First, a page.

Nibbling On The Golden Years

, , , , , | Romantic | November 6, 2018

(Every morning I have a regular couple. They always order the same thing, so today I decide to try an upsell.)

Me: “Good morning, Mr. H. Is it the usual today?”

Mr. H: “Yes, please, [My Name].”

Me: “Can I tempt you to anything to nibble on this morning? We have some lovely croissants.”

Mr. H: “Oh, no, thank you. I’ll just wait for Mrs H to get back and I’ll nibble on her.”

Hereditary Handicapping

, , , , | Legal | November 4, 2018

(I work in a traffic court and am visiting with people to determine what they want to do on their tickets. I call the name of a defendant who has a ticket for parking in a handicap parking space. As the man approaches, I see that he is elderly and walks slowly. Usually that means he had a tag to hang from the rear-view mirror, authorizing him to park in the handicap space, but it had fallen down, or he had just failed to put it up. Those tickets can be easily dismissed if the person just shows the tag at court.)

Me: “Good morning, sir. I see you have a handicap parking ticket. Do you have a handicap tag?”

Defendant: “Yep.”

(He digs into his paperwork and begins pulling out the blue plastic hang-tag.)

Me: “Ah, did you just not have it up at the time?”

Defendant: *handing me the tag* “No, I had it up the whole time. Don’t know why they gave me a ticket.”

(This is unusual, but it only takes a quick glance at the tag to see what the problem is.)

Me: “Sir, this tag expired in 2007.”

Defendant: *very matter-of-factly* “Yep.”

Me: “Well, it’s no wonder they gave you a ticket, then.”

Defendant: “That was my father’s. It came with the car I got from him when he passed away.”

(Who knows how long he’d been parking in handicapped spaces based on his father’s tag. I asked if he had or needed one of his own, but he said it’d “be more bother” go to a doctor to get his own tag than to just pay the $500 ticket, which is what he did.)

The Mother Of All Rescues

, , , , , , , | Hopeless | October 31, 2018

I was walking into town for some errands when a man ran up to me.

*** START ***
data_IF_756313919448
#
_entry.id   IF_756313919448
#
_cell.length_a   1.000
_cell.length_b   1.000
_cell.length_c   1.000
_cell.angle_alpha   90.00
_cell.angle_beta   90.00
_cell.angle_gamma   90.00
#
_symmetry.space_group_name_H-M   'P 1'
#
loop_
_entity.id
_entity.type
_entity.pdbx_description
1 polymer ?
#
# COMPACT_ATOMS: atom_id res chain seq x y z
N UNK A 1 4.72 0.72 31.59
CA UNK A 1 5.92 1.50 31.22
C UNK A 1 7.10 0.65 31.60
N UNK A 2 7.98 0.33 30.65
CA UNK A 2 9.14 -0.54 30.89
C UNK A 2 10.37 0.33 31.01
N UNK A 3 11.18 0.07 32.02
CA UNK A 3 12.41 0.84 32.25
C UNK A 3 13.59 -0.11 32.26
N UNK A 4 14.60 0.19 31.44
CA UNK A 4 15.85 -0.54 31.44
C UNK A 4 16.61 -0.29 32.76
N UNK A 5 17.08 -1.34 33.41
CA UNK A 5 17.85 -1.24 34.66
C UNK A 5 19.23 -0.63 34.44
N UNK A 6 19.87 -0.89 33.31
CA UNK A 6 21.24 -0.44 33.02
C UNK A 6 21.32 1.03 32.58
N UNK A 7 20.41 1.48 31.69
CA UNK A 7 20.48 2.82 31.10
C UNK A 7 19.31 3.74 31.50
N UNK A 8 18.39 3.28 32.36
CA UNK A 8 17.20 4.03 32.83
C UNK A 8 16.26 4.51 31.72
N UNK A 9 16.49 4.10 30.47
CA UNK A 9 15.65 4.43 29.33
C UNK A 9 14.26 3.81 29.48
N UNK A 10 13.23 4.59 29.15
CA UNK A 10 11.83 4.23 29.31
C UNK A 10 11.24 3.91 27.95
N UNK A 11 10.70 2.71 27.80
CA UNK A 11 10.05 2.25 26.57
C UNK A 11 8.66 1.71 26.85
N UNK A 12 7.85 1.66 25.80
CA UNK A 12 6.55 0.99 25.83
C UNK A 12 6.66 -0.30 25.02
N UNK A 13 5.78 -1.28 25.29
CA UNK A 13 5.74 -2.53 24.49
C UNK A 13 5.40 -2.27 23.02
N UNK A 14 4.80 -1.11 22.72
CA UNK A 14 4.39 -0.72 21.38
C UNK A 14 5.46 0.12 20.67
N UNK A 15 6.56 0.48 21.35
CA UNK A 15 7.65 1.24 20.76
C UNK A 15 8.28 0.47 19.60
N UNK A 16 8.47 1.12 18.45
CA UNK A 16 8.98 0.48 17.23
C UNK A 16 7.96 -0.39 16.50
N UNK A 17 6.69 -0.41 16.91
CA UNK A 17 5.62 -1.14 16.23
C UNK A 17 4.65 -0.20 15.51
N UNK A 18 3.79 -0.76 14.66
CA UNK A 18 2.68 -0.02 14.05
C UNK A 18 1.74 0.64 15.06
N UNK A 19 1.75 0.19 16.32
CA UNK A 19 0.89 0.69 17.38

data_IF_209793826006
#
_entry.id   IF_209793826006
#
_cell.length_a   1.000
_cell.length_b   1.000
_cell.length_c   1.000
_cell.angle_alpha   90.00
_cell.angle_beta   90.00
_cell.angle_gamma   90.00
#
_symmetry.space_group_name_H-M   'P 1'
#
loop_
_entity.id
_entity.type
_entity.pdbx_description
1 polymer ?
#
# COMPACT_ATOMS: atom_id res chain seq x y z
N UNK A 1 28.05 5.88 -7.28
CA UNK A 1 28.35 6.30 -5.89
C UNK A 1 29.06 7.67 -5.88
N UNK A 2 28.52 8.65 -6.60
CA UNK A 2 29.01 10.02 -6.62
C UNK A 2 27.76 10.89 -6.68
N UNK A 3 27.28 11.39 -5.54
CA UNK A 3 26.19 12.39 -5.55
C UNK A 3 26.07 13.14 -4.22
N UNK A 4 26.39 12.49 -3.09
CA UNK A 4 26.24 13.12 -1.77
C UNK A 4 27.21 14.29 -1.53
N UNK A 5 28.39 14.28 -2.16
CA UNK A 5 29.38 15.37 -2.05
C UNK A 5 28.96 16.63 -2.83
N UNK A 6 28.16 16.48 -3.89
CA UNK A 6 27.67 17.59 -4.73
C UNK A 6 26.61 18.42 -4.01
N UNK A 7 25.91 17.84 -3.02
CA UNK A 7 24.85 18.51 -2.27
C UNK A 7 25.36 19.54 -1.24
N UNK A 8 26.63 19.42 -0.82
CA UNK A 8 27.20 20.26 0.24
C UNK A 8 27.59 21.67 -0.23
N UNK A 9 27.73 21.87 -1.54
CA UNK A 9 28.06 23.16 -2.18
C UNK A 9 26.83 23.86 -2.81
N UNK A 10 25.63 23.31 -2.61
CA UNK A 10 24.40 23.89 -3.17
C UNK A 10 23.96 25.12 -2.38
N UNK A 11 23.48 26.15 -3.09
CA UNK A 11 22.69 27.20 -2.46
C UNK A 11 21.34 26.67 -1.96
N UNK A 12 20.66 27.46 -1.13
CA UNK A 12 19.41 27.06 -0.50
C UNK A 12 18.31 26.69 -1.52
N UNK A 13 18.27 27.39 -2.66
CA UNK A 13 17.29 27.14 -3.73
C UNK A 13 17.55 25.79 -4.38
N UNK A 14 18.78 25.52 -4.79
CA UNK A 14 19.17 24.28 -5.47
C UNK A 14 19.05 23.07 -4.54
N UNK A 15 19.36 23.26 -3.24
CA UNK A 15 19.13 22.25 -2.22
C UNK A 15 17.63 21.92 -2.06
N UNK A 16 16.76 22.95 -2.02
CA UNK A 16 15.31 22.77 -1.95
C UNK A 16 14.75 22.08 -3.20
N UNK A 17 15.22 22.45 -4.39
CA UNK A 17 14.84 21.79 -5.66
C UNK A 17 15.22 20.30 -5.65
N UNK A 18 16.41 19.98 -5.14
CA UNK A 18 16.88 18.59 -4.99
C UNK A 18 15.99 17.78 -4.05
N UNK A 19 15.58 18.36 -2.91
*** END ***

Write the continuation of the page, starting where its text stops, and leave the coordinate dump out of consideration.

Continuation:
“Do you have a mobile phone?” he asked.

He didn’t look like a mugger, so I assented. He led me over to an elderly lady and told me she had fallen down; he’d helped her up, but then she’d fallen again and now couldn’t get up. She was conscious but obviously needed an ambulance.

I called an ambulance and then waited with her.

While I was on the phone, her neighbour came by, and she gave the neighbour her handbag to take home, which seemed a silly idea, but I was on the phone so I couldn’t stop her.

She was warm enough, and there were no signs of blood, so I decided the best thing to do was not to move her but keep her talking. I asked about her family and she told me she had two sons. One owned a pub and the other worked with the police. I wanted to try to contact her sons, but having given her handbag to her neighbour, she didn’t have their numbers. I realised that with the information she’d given me, I could find them myself.

First, I searched online for the pub. I called the number but got no answer, unsurprisingly, since it was morning. I left a message. Then I asked which police service the other son worked for, found the number, and called them. He wasn’t there, but I gave someone there my details and explained the situation. They asked for his mother’s first name to assure that I wasn’t making it up, and a few minutes later he called me back. I told him what had happened and let him talk to his mum for a bit. Then we rang off and continued waiting for the ambulance. When they came, I texted the son with which hospital they were taking her to. He thanked me for taking care of her and promised to let me know how she was.

I went on with my errand and didn’t hear from them. Once a couple of weeks had passed, I assumed that I would probably never know what happened to her. I often wondered about her but I changed phones and lost her son’s number.

Two years later, I got a phone call. It was her. She thanked me for my help, for calling her son, and for staying with her. She told me that she’d broken her hip that day and she’d had a lot of surgeries as a result, but she was doing well. I was crying my eyes out when I got off the phone, I was so pleased she was okay.

They Don’t Exactly Live For It

, , , , , | Friendly | October 31, 2018

(I get off the bus and run into some British Heart Foundation volunteers offering free CPR training.)

BHF: “Hi there. Do you have eight minutes to learn how to save a life?”

Old Couple: “Oh, no, thanks, dear. We’ve lived enough already!”

Senior’s Motto Expects Grins

, , , , , | Right | October 29, 2018

(I work at the checkout at a grocery store that, on Thursdays, offers a 5% discount to seniors. Naturally, we get a lot of seniors on Thursdays. Near the end of my shift, an elderly gentleman comes to my lane.)

Me: “Hello, do you have a [Store Card] today?”

Customer: ‘Yes, it’s [telephone number].’

Me: ‘Okay. Did you find everything okay today?”

Customer: “Yes, I did.”

Me: :Great. Are you having a good day so far?”

Customer: “Well, you know how people say T-G-I-F?”

Me: “Yeah…”

Customer: “Well I say, S-H-I-T. So Happy It’s Thursday.”

(I could only fake laugh and quickly get him out of there, making sure I give him his senior discount.)

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